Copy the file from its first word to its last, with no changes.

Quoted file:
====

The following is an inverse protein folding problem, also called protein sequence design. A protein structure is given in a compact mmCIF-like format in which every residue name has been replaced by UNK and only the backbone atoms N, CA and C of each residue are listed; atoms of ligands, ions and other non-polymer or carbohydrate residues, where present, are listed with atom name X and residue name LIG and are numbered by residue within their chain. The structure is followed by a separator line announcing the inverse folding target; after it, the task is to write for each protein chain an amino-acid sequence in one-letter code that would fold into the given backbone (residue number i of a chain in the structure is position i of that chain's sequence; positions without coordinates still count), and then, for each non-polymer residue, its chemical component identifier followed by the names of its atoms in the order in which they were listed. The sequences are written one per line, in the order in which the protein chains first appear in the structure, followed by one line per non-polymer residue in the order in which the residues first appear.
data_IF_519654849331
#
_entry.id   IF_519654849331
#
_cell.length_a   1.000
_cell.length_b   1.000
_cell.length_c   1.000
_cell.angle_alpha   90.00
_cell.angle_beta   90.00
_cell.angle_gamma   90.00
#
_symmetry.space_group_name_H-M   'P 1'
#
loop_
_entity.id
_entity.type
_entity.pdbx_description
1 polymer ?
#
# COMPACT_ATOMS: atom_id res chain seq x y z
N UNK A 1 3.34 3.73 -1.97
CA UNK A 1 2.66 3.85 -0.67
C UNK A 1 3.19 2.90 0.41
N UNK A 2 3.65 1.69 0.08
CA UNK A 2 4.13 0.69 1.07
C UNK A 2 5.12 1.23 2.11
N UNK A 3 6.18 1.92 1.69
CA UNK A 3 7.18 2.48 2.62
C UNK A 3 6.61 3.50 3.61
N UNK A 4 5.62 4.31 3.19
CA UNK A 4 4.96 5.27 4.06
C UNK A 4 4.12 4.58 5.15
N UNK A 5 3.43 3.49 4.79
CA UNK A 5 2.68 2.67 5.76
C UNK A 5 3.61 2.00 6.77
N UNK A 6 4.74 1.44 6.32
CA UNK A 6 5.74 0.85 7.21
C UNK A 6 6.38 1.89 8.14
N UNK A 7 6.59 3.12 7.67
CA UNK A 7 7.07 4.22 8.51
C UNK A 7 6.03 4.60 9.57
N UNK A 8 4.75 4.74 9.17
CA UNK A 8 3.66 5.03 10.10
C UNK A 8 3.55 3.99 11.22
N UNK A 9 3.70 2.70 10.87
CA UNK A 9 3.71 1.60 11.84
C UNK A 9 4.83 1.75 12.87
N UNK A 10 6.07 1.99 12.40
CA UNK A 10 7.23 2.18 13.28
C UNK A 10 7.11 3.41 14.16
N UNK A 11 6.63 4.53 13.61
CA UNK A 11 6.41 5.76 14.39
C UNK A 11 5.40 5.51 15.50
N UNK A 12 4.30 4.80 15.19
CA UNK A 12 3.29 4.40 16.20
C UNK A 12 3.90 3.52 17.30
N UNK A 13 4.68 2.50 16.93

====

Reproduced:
The following is an inverse protein folding problem, also called protein sequence design. A protein structure is given in a compact mmCIF-like format in which every residue name has been replaced by UNK and only the backbone atoms N, CA and C of each residue are listed; atoms of ligands, ions and other non-polymer or carbohydrate residues, where present, are listed with atom name X and residue name LIG and are numbered by residue within their chain. The structure is followed by a separator line announcing the inverse folding target; after it, the task is to write for each protein chain an amino-acid sequence in one-letter code that would fold into the given backbone (residue number i of a chain in the structure is position i of that chain's sequence; positions without coordinates still count), and then, for each non-polymer residue, its chemical component identifier followed by the names of its atoms in the order in which they were listed. The sequences are written one per line, in the order in which the protein chains first appear in the structure, followed by one line per non-polymer residue in the order in which the residues first appear.
data_IF_519654849331
#
_entry.id   IF_519654849331
#
_cell.length_a   1.000
_cell.length_b   1.000
_cell.length_c   1.000
_cell.angle_alpha   90.00
_cell.angle_beta   90.00
_cell.angle_gamma   90.00
#
_symmetry.space_group_name_H-M   'P 1'
#
loop_
_entity.id
_entity.type
_entity.pdbx_description
1 polymer ?
#
# COMPACT_ATOMS: atom_id res chain seq x y z
N UNK A 1 3.34 3.73 -1.97
CA UNK A 1 2.66 3.85 -0.67
C UNK A 1 3.19 2.90 0.41
N UNK A 2 3.65 1.69 0.08
CA UNK A 2 4.13 0.69 1.07
C UNK A 2 5.12 1.23 2.11
N UNK A 3 6.18 1.92 1.69
CA UNK A 3 7.18 2.48 2.62
C UNK A 3 6.61 3.50 3.61
N UNK A 4 5.62 4.31 3.19
CA UNK A 4 4.96 5.27 4.06
C UNK A 4 4.12 4.58 5.15
N UNK A 5 3.43 3.49 4.79
CA UNK A 5 2.68 2.67 5.76
C UNK A 5 3.61 2.00 6.77
N UNK A 6 4.74 1.44 6.32
CA UNK A 6 5.74 0.85 7.21
C UNK A 6 6.38 1.89 8.14
N UNK A 7 6.59 3.12 7.67
CA UNK A 7 7.07 4.22 8.51
C UNK A 7 6.03 4.60 9.57
N UNK A 8 4.75 4.74 9.17
CA UNK A 8 3.66 5.03 10.10
C UNK A 8 3.55 3.99 11.22
N UNK A 9 3.70 2.70 10.87
CA UNK A 9 3.71 1.60 11.84
C UNK A 9 4.83 1.75 12.87
N UNK A 10 6.07 1.99 12.40
CA UNK A 10 7.23 2.18 13.28
C UNK A 10 7.11 3.41 14.16
N UNK A 11 6.63 4.53 13.61
CA UNK A 11 6.41 5.76 14.39
C UNK A 11 5.40 5.51 15.50
N UNK A 12 4.30 4.80 15.19
CA UNK A 12 3.29 4.40 16.20
C UNK A 12 3.90 3.52 17.30
N UNK A 13 4.68 2.50 16.93